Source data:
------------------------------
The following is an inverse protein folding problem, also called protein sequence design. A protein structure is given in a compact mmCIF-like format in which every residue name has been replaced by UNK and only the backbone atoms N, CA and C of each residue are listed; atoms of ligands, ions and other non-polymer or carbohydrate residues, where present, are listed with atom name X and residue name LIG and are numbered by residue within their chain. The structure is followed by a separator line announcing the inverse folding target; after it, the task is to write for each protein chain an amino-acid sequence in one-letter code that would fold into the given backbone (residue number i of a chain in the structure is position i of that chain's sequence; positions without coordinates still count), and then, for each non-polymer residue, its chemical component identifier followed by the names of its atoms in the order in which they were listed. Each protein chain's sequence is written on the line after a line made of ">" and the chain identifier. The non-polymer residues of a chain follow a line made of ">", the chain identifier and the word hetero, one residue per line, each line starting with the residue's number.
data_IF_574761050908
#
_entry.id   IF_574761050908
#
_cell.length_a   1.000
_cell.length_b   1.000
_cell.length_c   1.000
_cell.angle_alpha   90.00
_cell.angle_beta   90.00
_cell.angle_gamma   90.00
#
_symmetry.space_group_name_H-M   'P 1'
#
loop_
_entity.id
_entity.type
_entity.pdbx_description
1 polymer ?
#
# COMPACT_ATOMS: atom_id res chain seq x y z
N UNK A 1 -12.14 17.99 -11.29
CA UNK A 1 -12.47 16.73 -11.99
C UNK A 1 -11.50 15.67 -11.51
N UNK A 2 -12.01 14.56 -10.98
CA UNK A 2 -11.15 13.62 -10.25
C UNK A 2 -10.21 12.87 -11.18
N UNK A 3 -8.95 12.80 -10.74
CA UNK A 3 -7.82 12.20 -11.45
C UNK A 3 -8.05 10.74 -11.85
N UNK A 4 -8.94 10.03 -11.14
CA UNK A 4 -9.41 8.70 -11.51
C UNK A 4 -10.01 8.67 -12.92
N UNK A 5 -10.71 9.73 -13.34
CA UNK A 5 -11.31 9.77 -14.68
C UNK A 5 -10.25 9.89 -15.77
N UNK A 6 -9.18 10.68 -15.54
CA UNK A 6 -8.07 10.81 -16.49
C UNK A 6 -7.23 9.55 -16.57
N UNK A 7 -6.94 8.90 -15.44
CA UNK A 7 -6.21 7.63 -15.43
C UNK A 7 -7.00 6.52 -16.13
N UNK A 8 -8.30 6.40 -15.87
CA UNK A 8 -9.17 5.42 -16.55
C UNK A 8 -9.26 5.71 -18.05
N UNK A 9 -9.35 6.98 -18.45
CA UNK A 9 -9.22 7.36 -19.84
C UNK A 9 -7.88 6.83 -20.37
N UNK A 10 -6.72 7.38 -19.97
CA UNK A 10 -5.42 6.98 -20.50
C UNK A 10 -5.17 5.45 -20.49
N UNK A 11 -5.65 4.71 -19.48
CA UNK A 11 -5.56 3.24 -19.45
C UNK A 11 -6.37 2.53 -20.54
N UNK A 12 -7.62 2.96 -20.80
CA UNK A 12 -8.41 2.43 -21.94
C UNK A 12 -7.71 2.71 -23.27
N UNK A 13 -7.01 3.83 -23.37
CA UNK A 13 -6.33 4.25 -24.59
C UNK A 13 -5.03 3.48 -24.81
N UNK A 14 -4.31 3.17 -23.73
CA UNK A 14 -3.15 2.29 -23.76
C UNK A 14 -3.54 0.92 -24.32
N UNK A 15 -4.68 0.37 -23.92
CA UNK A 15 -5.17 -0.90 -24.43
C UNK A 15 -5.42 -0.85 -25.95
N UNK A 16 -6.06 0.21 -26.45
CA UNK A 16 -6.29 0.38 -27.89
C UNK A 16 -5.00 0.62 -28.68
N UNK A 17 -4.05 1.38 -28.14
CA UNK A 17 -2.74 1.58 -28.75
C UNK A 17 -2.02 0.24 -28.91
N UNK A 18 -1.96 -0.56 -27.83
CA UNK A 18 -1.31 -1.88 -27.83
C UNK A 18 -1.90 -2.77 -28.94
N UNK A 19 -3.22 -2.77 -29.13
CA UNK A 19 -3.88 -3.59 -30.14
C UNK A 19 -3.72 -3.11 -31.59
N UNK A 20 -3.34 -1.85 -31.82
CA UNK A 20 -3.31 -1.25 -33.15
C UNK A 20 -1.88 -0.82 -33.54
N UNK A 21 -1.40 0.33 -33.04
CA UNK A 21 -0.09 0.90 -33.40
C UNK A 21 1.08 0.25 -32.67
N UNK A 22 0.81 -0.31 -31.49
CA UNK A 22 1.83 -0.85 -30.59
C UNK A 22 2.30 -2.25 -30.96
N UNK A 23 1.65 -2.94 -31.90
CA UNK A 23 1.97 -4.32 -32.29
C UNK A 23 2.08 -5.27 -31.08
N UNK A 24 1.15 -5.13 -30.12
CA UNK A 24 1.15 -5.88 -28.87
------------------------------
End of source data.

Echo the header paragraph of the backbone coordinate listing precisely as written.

The following is an inverse protein folding problem, also called protein sequence design. A protein structure is given in a compact mmCIF-like format in which every residue name has been replaced by UNK and only the backbone atoms N, CA and C of each residue are listed; atoms of ligands, ions and other non-polymer or carbohydrate residues, where present, are listed with atom name X and residue name LIG and are numbered by residue within their chain. The structure is followed by a separator line announcing the inverse folding target; after it, the task is to write for each protein chain an amino-acid sequence in one-letter code that would fold into the given backbone (residue number i of a chain in the structure is position i of that chain's sequence; positions without coordinates still count), and then, for each non-polymer residue, its chemical component identifier followed by the names of its atoms in the order in which they were listed. Each protein chain's sequence is written on the line after a line made of ">" and the chain identifier. The non-polymer residues of a chain follow a line made of ">", the chain identifier and the word hetero, one residue per line, each line starting with the residue's number.